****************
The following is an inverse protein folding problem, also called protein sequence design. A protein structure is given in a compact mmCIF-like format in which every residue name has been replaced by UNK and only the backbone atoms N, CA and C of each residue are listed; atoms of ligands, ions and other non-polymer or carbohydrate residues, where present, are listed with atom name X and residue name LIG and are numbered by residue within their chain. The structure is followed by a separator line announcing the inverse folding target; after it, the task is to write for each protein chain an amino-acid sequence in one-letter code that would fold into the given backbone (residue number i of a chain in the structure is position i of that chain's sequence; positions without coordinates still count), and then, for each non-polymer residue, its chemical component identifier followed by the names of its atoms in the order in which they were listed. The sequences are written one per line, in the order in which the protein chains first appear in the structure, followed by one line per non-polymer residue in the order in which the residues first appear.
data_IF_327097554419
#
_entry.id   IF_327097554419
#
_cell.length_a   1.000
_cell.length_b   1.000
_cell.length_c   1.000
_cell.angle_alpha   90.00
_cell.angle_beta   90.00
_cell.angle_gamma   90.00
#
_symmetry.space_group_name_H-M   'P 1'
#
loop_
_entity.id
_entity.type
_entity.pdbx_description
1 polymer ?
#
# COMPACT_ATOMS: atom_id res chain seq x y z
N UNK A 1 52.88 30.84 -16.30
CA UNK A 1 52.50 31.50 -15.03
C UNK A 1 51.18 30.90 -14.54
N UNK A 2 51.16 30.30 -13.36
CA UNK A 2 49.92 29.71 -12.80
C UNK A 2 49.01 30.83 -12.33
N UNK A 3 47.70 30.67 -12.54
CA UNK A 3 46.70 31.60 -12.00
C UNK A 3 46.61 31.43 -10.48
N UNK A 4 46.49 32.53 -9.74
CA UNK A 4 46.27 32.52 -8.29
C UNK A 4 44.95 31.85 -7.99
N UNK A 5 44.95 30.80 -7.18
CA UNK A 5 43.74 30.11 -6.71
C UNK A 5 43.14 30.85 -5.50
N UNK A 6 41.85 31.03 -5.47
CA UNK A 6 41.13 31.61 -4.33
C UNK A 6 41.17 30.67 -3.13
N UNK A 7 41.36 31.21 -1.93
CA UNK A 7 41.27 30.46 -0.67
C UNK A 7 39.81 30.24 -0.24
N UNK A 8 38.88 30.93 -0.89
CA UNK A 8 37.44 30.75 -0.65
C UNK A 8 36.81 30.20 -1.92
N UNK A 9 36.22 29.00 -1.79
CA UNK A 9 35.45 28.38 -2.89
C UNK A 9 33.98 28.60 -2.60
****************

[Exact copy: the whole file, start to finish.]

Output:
The following is an inverse protein folding problem, also called protein sequence design. A protein structure is given in a compact mmCIF-like format in which every residue name has been replaced by UNK and only the backbone atoms N, CA and C of each residue are listed; atoms of ligands, ions and other non-polymer or carbohydrate residues, where present, are listed with atom name X and residue name LIG and are numbered by residue within their chain. The structure is followed by a separator line announcing the inverse folding target; after it, the task is to write for each protein chain an amino-acid sequence in one-letter code that would fold into the given backbone (residue number i of a chain in the structure is position i of that chain's sequence; positions without coordinates still count), and then, for each non-polymer residue, its chemical component identifier followed by the names of its atoms in the order in which they were listed. The sequences are written one per line, in the order in which the protein chains first appear in the structure, followed by one line per non-polymer residue in the order in which the residues first appear.
data_IF_327097554419
#
_entry.id   IF_327097554419
#
_cell.length_a   1.000
_cell.length_b   1.000
_cell.length_c   1.000
_cell.angle_alpha   90.00
_cell.angle_beta   90.00
_cell.angle_gamma   90.00
#
_symmetry.space_group_name_H-M   'P 1'
#
loop_
_entity.id
_entity.type
_entity.pdbx_description
1 polymer ?
#
# COMPACT_ATOMS: atom_id res chain seq x y z
N UNK A 1 52.88 30.84 -16.30
CA UNK A 1 52.50 31.50 -15.03
C UNK A 1 51.18 30.90 -14.54
N UNK A 2 51.16 30.30 -13.36
CA UNK A 2 49.92 29.71 -12.80
C UNK A 2 49.01 30.83 -12.33
N UNK A 3 47.70 30.67 -12.54
CA UNK A 3 46.70 31.60 -12.00
C UNK A 3 46.61 31.43 -10.48
N UNK A 4 46.49 32.53 -9.74
CA UNK A 4 46.27 32.52 -8.29
C UNK A 4 44.95 31.85 -7.99
N UNK A 5 44.95 30.80 -7.18
CA UNK A 5 43.74 30.11 -6.71
C UNK A 5 43.14 30.85 -5.50
N UNK A 6 41.85 31.03 -5.47
CA UNK A 6 41.13 31.61 -4.33
C UNK A 6 41.17 30.67 -3.13
N UNK A 7 41.36 31.21 -1.93
CA UNK A 7 41.27 30.46 -0.67
C UNK A 7 39.81 30.24 -0.24
N UNK A 8 38.88 30.93 -0.89
CA UNK A 8 37.44 30.75 -0.65
C UNK A 8 36.81 30.20 -1.92
N UNK A 9 36.22 29.00 -1.79
CA UNK A 9 35.45 28.38 -2.89
C UNK A 9 33.98 28.60 -2.60